What are the “Beatitudes”? How did Jesus use them to teach?
Jesus was frequently called a teacher (in Hebrew, Rabbi). Jesus taught about God as his Father and the Father of all human beings. He taught about his Father’s mercy and forgiveness of sin. He taught about the Kingdom that his Father was establishing, a Kingdom where justice and love conquer injustice and hatred. He taught about himself as the Servant of God, sent by the Father to bring about conversion, even by the sacrifice of his own life.
Jesus also taught his disciples how they were to live in order to achieve the fullness of life and happiness that is God’s will for all people. He did this by his own way of life and by his words. His teaching flowed from the tradition of ancient Israel but he also deepened that teaching and perfected it. A good illustration of this is his dialogue with a young man narrated in the Gospel of St. Matthew.
Now someone approached him and said, “Teacher, what good must I do to gain eternal life?” he answered him, “Why do you ask me about the good? There is only One who is good. If you wish to enter into life, keep the commandments.” he asked him, “Which ones?” And Jesus replied, “‘You shall not kill; you shall not commit adultery; you shall not steal; you shall not bear false witness; honor your father and your mother’; and ‘you shall love your neighbor as yourself.’” The young man said to him, “All of these I have observed. What do I still lack?” Jesus said to him, “If you wish to be perfect, go, sell what you have and give to [the] poor, and you will have treasure in heaven. Then come, follow me.” When the young man heard this statement, he went away sad, for he had many possessions. (Mt 19:16-22)
In this dialogue, Jesus reiterates the fundamental importance of the Ten Commandments for a moral life. He also goes beyond them and calls for a radical detachment from material goods and their distribution to the poor. Jesus himself lived as a poor man. The attainment of fullness of life and happiness requires fundamental attitudes and virtues such as the one that Jesus recommends to the young man and others that Jesus teaches throughout his public ministry as underlying the keeping of the Commandments.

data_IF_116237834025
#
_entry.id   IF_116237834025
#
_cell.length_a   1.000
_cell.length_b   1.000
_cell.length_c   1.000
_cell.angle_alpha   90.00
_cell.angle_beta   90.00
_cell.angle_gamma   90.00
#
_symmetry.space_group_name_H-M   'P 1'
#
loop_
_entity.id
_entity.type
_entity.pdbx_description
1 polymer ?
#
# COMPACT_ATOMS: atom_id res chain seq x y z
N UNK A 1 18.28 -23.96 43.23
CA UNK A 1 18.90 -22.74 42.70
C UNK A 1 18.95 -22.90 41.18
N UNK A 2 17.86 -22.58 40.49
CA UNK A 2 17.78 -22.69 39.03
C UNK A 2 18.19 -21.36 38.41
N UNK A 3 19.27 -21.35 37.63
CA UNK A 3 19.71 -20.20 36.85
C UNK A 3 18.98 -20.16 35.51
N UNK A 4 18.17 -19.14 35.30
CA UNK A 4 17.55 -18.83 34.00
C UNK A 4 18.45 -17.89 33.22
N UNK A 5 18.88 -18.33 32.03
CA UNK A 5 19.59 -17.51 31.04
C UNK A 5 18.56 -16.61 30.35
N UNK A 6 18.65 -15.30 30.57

These attitudes and virtues were proclaimed by Jesus in his Sermon on the Mount.
Blessed are the poor in spirit,
for theirs is the kingdom of heaven.
Blessed are they who mourn,
for they will be comforted.
Blessed are the meek,
for they will inherit the land.
Blessed are they who hunger and thirst for righteousness,
for they will be satisfied.
Blessed are the merciful,
for they will be shown mercy.
Blessed are the clean of heart [or pure of heart],
for they will see God.
Blessed are the peacemakers,
for they will be called children of God.
Blessed are they who are persecuted for the sake of righteousness,
for theirs is the kingdom of heaven.
Blessed are you when they insult you and persecute you and utter every kind of evil against you [falsely] because of me. Rejoice and be glad, for your reward will be great in heaven. (Mt 5:3-12)
These are called Beatitudes. The word Beatitude refers to a state of deep happiness or joy. These Beatitudes are taught by Jesus as the foundations for a life of authentic Christian discipleship and the attainment of ultimate happiness. They give spirit to the Law of the Ten Commandments and bring perfection to moral life. That spirit is ultimately the spirit of love. In response to a question from the leader of the people, Jesus taught that love is at the heart of all law.
You can read more from the United States Catholic Catechism for Adults, order your own copy, or read questions about it at the United States Conference of Catholic Bishops website.
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